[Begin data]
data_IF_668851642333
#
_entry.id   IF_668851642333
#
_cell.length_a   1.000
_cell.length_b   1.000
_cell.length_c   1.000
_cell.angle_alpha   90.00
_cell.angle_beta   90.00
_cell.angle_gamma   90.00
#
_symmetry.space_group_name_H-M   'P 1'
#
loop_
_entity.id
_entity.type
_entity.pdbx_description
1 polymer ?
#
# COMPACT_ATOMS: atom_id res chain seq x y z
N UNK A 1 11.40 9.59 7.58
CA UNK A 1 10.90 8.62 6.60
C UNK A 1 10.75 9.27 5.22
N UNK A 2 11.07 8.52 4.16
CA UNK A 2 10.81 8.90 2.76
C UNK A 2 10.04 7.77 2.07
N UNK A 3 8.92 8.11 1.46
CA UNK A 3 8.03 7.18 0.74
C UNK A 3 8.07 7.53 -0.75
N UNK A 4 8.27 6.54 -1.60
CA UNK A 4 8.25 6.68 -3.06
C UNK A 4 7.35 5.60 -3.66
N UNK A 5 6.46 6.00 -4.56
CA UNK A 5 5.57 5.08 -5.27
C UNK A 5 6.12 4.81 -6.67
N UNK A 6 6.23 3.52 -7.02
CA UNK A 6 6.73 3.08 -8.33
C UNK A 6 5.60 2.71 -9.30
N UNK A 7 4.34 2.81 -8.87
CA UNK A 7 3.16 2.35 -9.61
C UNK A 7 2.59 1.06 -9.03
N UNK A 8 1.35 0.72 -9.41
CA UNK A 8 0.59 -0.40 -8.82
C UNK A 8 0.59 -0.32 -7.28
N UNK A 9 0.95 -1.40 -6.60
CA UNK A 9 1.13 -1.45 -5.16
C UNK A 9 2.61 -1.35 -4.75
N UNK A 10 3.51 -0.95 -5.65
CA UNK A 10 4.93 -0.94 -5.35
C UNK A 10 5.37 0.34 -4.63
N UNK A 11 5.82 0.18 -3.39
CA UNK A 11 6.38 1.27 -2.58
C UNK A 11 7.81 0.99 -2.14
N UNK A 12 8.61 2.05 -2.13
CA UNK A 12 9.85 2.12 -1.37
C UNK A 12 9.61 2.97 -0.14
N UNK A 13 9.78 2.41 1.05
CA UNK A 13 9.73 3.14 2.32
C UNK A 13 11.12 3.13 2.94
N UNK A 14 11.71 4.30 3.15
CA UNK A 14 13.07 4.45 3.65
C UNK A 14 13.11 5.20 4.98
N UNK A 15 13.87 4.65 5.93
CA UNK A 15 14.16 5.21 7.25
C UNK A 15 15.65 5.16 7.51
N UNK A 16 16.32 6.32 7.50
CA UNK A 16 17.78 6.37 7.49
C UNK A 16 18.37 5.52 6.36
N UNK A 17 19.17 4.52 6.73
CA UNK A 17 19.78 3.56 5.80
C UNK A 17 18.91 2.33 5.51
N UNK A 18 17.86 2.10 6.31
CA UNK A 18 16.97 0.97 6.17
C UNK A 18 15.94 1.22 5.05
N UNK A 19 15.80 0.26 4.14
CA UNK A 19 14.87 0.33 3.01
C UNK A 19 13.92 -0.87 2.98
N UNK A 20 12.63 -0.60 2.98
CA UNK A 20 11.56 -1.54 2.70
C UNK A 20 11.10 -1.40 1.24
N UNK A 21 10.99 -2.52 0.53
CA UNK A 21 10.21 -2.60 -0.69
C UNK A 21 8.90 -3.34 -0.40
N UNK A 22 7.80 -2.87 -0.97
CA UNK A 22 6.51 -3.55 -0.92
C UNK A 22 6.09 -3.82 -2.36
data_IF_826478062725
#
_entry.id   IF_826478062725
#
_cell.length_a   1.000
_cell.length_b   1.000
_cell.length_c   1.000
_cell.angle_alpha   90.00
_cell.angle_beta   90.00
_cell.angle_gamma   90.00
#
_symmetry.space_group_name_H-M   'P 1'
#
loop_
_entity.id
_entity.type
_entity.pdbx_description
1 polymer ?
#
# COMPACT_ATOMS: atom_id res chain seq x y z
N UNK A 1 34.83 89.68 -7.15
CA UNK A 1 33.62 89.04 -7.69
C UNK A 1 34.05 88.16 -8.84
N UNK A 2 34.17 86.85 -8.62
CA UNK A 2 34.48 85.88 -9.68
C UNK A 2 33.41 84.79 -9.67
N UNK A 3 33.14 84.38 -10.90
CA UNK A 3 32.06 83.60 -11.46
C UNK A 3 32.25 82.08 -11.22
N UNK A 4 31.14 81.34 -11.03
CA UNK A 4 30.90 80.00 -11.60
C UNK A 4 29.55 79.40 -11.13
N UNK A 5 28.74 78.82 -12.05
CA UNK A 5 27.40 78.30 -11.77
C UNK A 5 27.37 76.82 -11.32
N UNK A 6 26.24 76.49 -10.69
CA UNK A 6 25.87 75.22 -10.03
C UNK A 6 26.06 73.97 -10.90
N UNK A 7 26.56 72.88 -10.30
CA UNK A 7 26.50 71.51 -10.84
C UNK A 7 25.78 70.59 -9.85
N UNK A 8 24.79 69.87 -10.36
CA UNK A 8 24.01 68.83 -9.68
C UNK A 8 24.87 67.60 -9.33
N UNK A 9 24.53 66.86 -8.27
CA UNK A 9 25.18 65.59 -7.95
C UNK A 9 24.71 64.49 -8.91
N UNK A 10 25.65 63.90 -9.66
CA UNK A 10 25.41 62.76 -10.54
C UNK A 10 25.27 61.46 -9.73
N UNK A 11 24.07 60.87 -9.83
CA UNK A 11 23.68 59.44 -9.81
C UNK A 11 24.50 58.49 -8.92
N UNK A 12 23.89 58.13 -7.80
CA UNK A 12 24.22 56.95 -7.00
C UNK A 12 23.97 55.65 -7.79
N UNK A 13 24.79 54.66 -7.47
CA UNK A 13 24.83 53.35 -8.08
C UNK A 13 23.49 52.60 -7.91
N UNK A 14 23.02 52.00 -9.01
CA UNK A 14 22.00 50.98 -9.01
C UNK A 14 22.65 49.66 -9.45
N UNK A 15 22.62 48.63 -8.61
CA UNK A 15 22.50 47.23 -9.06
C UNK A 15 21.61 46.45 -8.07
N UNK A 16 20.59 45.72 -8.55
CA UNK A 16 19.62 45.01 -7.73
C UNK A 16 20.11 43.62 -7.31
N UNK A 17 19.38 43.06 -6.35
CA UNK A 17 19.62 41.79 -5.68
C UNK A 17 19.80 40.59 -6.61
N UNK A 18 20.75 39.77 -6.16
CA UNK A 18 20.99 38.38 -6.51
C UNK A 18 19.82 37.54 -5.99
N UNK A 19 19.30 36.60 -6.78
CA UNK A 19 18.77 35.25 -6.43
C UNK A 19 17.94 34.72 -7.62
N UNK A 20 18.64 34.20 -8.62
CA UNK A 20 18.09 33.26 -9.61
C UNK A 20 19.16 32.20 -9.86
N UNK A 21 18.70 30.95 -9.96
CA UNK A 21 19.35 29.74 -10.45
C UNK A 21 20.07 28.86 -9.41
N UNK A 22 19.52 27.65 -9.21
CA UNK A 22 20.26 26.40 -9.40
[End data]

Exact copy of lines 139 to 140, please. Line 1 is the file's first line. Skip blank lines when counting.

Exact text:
C UNK A 11 24.50 58.49 -8.92
N UNK A 12 23.89 58.13 -7.80